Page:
Our residents are full of creativity in every way. Read stories of three residents who are involved in music, woodworking, and photography at Otterbein - and get inspired yourself!
Sharing Music at Otterbein: Ginny L.
Otterbein resident Ginny L. has been involved with the musical arts on campus for decades - long before she became a full-time resident there.
Ginny’s late husband started the choir at the campus church, which they attended, back in 1971. Since then, and up until a few years ago, Ginny accompanied the choir on organ every Sunday.
Today, she’s still the organist at the church (without the choir), and she’s the director of two handbell choirs that perform monthly.
The involvement keeps her busy, but the 85-year-old said that’s a good thing.
"It just gives me a reason to keep active, and I need that … by keeping involved with music, it’s very helpful to me mentally and physically,” she said.
As director of the handbell choirs, Ginny also trains new members to ring the bells and read the music.
“It’s a new medium for them altogether, and it’s just very rewarding that I can stretch their minds at this point in their lives and [help them] enjoy a different kind of music,” she said.
Some of Ginny’s fond memories of music include helping her husband prepare for a yearly choir performance at the church, where she would write a script and help plan a program. One that stands out to her was called “Feed My Lambs,” featuring 12 men as the 12 apostles of Jesus.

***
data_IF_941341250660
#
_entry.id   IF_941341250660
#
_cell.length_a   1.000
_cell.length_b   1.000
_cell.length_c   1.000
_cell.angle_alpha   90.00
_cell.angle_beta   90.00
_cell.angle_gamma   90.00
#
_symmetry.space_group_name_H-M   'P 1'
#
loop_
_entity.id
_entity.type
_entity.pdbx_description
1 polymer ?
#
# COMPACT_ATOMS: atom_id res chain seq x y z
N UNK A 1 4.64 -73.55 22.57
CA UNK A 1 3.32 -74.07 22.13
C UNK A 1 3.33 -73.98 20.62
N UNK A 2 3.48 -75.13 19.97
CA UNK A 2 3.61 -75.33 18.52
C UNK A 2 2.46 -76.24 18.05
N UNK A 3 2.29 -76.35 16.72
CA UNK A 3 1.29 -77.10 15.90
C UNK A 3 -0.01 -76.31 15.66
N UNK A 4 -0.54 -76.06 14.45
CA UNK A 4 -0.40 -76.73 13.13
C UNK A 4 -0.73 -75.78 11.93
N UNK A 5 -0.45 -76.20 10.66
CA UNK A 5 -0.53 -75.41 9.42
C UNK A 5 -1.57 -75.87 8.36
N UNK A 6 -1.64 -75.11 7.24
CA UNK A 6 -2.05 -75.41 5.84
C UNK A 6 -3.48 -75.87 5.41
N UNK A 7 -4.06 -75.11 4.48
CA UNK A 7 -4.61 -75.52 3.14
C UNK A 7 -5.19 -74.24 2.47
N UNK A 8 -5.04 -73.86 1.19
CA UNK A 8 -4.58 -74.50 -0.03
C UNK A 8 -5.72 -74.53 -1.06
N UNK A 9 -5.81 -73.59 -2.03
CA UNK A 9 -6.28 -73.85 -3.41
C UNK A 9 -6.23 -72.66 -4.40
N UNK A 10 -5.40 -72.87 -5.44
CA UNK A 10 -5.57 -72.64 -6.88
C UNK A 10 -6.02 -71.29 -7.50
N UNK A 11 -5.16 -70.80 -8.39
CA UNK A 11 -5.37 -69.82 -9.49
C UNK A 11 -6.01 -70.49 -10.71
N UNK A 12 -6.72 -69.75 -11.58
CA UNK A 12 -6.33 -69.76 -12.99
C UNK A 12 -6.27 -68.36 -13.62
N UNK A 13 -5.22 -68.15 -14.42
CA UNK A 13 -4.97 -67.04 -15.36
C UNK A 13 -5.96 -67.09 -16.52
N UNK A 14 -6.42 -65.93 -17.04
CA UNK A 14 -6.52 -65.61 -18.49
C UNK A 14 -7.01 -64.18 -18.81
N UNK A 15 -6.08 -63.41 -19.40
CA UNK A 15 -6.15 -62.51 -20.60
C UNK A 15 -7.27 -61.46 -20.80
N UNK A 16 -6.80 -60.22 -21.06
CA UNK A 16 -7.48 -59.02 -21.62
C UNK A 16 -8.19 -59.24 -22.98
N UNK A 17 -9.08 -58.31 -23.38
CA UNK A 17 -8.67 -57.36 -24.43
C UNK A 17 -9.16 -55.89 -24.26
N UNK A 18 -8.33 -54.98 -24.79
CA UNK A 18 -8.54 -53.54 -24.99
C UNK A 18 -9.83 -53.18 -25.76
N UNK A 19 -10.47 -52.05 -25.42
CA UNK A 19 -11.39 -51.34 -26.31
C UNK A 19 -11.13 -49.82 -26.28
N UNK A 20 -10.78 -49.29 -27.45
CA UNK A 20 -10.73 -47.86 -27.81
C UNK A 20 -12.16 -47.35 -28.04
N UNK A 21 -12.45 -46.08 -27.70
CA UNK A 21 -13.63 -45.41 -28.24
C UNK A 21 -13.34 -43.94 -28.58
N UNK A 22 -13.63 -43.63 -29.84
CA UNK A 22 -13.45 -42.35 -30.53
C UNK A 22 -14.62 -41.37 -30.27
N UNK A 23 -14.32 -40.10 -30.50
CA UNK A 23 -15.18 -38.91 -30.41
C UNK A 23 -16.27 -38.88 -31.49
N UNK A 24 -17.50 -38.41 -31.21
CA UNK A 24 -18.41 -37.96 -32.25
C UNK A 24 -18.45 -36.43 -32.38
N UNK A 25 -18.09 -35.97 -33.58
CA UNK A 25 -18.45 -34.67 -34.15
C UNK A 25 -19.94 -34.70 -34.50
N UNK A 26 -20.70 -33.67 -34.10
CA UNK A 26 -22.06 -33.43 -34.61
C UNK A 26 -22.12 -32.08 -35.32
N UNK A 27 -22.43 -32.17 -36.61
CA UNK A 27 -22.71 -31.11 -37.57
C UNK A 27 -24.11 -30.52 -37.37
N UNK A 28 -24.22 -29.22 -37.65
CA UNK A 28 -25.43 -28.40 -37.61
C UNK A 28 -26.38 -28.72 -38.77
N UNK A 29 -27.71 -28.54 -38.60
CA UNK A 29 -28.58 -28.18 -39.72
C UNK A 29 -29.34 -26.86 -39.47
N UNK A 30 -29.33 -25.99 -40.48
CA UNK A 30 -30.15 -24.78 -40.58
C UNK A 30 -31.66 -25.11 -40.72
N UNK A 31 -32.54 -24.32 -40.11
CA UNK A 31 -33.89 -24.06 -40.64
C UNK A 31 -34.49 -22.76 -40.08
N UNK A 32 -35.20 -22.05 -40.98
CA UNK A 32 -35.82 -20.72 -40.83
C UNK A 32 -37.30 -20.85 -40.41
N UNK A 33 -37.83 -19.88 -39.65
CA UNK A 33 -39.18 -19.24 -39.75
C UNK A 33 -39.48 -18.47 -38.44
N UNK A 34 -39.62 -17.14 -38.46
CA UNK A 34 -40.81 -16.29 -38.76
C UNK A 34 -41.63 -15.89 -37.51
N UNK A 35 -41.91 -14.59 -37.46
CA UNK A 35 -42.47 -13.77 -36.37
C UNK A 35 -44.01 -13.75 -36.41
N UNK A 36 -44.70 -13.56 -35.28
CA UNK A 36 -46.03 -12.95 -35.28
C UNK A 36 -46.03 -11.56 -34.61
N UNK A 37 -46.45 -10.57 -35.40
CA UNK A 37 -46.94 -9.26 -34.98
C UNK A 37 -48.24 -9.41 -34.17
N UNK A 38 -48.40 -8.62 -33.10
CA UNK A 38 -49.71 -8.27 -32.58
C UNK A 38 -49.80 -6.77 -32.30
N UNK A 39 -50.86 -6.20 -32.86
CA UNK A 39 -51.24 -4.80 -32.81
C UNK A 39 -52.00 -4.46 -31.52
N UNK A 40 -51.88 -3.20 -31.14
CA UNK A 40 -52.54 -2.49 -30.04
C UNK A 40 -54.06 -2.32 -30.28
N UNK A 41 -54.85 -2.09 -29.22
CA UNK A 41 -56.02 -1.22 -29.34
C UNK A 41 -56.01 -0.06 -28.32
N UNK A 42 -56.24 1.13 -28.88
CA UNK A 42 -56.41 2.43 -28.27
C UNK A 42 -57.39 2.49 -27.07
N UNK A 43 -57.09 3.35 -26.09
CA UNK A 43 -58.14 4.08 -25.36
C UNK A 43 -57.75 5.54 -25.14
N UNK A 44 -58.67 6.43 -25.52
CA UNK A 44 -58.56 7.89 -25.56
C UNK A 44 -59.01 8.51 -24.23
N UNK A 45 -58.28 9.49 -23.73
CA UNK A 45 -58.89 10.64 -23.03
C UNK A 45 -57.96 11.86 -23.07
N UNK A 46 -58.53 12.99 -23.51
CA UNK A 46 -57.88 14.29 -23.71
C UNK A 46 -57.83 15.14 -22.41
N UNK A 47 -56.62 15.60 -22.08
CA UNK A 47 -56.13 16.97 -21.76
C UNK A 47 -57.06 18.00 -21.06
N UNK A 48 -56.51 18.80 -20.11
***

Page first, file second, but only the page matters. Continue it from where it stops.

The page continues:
Another of Ginny’s music memories was her involvement with the Warren County Music Club, which met on Otterbein’s campus once a month. Participants would take turns playing duets and trios on the pianos, and the program ended with two people sitting and playing at each piano: “It was fun!” she said.
Read about an Otterbein resident who’s a master at model trains >>
Mastering Woodcarving and Woodturning: Eldon R.
For more than 70 years, Eldon has been bringing creations to life in wood - “And I’m only 52 years old,” he said with a laugh.
Two things jump-started Eldon’s love of the craft at age eight: He received an X-ACTO knife as a gift and discovered a Remington Knife Company pamphlet about woodcarving that his father brought home.
“I was really inspired by that little pamphlet,” he said. Eldon still has his first-ever woodcarving, a ball-in-a-cage design that’s popular among whittlers.
Although Eldon has created hundreds of pieces throughout his life, they all follow the same principles of Danish Modern design, with clean lines and mid-century-inspired looks. And he’s never created copies of his original works.
“My designs are all creations - they’re not copies of anybody else,” he said. “The inspiration is the most fun - it’s a creative drive. So I’ve got all these different ideas in my brain, swirling around, and more projects always started, and more that I want to execute.”
Eldon has published two books to share his knowledge and passion for his art. His first, published in 1970 and simply called Woodturning, was considered one of the earliest contemporary volumes in that field. His second, Woodturning: Objects and Procedures, was published in 2016 and contains information he’d been working on for decades.